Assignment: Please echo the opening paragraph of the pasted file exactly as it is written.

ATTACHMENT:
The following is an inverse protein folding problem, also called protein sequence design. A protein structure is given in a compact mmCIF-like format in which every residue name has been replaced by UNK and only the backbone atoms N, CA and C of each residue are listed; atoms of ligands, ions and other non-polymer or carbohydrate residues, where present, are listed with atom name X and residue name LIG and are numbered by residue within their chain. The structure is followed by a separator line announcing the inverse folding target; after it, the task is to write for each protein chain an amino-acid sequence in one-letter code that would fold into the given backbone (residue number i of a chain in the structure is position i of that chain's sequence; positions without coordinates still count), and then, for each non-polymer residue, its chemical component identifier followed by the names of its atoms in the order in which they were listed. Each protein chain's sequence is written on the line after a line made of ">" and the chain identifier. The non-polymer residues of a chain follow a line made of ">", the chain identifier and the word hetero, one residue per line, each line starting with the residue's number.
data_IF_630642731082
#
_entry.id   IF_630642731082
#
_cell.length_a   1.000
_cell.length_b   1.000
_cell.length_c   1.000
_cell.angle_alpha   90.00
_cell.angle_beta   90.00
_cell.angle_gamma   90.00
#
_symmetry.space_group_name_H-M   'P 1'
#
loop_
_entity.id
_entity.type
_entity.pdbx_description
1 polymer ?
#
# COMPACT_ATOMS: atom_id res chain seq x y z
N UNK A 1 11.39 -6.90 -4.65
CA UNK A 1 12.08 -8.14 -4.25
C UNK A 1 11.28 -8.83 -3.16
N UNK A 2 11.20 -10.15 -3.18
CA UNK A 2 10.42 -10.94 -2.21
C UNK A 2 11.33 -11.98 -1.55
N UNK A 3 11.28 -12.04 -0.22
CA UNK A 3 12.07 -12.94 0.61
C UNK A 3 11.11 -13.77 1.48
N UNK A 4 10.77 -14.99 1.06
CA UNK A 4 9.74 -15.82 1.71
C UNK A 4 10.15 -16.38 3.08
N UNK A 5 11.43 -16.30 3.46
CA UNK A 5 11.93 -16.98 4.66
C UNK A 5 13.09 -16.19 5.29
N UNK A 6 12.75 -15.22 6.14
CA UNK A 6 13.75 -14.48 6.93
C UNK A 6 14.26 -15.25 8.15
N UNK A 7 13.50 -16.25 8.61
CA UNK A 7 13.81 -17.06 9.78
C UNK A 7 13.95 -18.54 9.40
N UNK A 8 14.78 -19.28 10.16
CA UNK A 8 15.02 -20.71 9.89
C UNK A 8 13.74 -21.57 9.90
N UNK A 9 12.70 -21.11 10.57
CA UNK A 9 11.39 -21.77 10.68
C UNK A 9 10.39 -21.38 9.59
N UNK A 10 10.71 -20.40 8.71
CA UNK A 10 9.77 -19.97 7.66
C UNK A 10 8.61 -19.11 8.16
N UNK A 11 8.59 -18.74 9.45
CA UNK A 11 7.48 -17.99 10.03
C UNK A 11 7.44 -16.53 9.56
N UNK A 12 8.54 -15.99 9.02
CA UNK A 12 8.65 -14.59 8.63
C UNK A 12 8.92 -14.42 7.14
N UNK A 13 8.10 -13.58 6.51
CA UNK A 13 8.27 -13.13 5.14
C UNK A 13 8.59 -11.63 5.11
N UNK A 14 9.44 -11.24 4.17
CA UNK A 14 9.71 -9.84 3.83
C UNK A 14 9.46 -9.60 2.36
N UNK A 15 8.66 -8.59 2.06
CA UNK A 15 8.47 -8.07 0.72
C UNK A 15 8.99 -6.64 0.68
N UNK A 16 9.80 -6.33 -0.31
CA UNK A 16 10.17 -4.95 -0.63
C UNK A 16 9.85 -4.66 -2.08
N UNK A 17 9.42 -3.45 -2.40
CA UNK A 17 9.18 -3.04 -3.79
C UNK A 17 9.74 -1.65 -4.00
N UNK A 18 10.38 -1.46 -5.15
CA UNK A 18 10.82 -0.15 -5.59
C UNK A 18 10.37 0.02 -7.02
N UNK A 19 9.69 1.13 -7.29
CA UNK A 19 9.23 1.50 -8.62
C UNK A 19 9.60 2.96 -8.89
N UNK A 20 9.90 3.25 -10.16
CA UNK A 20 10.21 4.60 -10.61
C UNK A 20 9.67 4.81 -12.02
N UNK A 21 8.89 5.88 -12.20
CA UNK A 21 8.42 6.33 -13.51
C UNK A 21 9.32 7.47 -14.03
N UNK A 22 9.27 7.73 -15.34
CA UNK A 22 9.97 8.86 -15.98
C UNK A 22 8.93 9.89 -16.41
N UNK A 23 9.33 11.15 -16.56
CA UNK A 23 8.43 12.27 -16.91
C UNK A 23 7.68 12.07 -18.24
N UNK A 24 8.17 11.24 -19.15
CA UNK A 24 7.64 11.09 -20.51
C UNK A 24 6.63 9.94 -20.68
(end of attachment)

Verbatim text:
The following is an inverse protein folding problem, also called protein sequence design. A protein structure is given in a compact mmCIF-like format in which every residue name has been replaced by UNK and only the backbone atoms N, CA and C of each residue are listed; atoms of ligands, ions and other non-polymer or carbohydrate residues, where present, are listed with atom name X and residue name LIG and are numbered by residue within their chain. The structure is followed by a separator line announcing the inverse folding target; after it, the task is to write for each protein chain an amino-acid sequence in one-letter code that would fold into the given backbone (residue number i of a chain in the structure is position i of that chain's sequence; positions without coordinates still count), and then, for each non-polymer residue, its chemical component identifier followed by the names of its atoms in the order in which they were listed. Each protein chain's sequence is written on the line after a line made of ">" and the chain identifier. The non-polymer residues of a chain follow a line made of ">", the chain identifier and the word hetero, one residue per line, each line starting with the residue's number.